Let faith be for us, then, like the first day on which we believers are separated from unbelievers, as light from darkness. Let hope be the second day: through it, dwelling in the heavens and through the merits of faith hoping only for things above the heavens, with God urging us on, we are distinguished from those who, relishing what is upon earth and importuning God for only earthly things, flood and ebb like waters under the firmament of heaven. Let temperance dawn on us like the third day on which, while we mortify our bodies on earth and restrain within necessary limits concupiscences of the flesh like the most brackish waters, the parched and waterless soil of our hearts emerges, thirsting for the Lord God. At last, like the light of the fourth day, let prudence burst forth. By prudence let us distinguish, as between day and night, what we should and should not do. With its help let the light of wisdom shine like the splendor of the sun, and let the light of spiritual knowledge, which waxes in some of us or wanes in others, appear like the beauty of the moon. Through prudence also let the devout mind gaze at the examples of our forefathers as at clusters of stars, and through it mark division between days and years, months and hours . . . Charity, the consummation of all virtues, the agreeable refreshment of holy souls, the virtuous harmony of our conduct. This is the root from which all good works spring so that they may be good, and in which all good works are perfected. This is the seventh day on which divine grace refreshes us, the seventh month in which, after the deluge of temptations, the arc of the heart gently comes to rest. Temperance protects it, prudence keeps watch over it, fortitude fights for it, and justice is its servant.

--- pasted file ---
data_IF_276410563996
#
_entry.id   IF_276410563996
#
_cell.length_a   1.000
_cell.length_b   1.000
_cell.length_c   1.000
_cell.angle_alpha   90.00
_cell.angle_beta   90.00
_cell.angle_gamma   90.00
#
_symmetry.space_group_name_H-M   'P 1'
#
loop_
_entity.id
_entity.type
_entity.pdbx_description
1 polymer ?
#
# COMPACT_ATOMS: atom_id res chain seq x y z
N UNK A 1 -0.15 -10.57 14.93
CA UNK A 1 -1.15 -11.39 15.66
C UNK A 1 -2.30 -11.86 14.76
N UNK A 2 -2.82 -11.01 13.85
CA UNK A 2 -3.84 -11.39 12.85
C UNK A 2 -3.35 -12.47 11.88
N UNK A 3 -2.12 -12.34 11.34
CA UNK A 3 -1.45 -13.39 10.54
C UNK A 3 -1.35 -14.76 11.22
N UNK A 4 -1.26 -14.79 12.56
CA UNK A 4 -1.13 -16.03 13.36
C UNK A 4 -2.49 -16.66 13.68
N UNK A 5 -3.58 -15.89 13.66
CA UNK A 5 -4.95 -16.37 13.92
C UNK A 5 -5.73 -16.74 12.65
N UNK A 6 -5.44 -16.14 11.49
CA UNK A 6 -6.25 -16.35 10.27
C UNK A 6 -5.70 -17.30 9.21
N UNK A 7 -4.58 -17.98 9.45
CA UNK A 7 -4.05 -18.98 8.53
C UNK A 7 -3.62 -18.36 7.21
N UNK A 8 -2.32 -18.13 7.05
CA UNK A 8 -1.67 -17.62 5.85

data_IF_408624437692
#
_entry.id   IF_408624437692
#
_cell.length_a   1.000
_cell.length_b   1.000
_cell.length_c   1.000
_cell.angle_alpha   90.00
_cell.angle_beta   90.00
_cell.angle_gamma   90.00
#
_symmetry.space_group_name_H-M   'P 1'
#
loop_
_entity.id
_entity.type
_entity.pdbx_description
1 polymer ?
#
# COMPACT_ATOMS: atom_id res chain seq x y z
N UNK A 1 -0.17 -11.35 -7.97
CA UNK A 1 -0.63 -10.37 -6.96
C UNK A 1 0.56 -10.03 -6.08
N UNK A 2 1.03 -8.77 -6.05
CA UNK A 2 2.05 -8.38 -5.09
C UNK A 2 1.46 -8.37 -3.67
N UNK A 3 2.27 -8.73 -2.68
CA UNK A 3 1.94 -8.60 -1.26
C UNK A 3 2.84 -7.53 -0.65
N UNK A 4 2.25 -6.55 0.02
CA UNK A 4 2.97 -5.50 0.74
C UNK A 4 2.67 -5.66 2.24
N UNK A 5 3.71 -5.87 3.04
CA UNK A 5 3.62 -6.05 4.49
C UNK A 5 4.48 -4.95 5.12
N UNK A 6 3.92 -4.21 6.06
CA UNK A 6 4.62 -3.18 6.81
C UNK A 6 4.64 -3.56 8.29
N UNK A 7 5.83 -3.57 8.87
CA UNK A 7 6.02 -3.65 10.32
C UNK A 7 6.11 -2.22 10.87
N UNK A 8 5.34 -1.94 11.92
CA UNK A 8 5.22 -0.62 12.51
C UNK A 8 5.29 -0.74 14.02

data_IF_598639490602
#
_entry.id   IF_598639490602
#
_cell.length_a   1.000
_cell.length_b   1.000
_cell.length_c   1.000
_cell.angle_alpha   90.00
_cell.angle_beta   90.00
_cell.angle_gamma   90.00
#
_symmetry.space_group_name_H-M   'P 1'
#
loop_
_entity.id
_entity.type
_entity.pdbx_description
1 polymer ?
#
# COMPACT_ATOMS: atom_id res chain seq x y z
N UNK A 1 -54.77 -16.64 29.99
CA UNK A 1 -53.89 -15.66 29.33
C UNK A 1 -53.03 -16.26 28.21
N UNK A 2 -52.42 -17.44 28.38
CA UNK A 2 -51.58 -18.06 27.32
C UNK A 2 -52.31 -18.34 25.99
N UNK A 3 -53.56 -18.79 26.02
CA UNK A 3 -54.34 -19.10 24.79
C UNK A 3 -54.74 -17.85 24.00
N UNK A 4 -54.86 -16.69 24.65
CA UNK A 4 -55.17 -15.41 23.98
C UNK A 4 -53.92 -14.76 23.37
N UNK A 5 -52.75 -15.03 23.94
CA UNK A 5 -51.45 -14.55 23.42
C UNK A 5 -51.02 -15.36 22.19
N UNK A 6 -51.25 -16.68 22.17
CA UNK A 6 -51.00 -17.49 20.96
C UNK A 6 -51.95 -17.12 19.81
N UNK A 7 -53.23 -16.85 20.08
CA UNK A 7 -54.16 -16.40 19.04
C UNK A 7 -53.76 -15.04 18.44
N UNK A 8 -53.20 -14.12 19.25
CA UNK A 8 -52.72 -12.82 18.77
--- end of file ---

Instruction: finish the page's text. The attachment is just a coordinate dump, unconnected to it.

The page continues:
Aelred of Riveaulx, The Mirror of Charity, I.32.90 and 92 (CF 17, p. 142-144)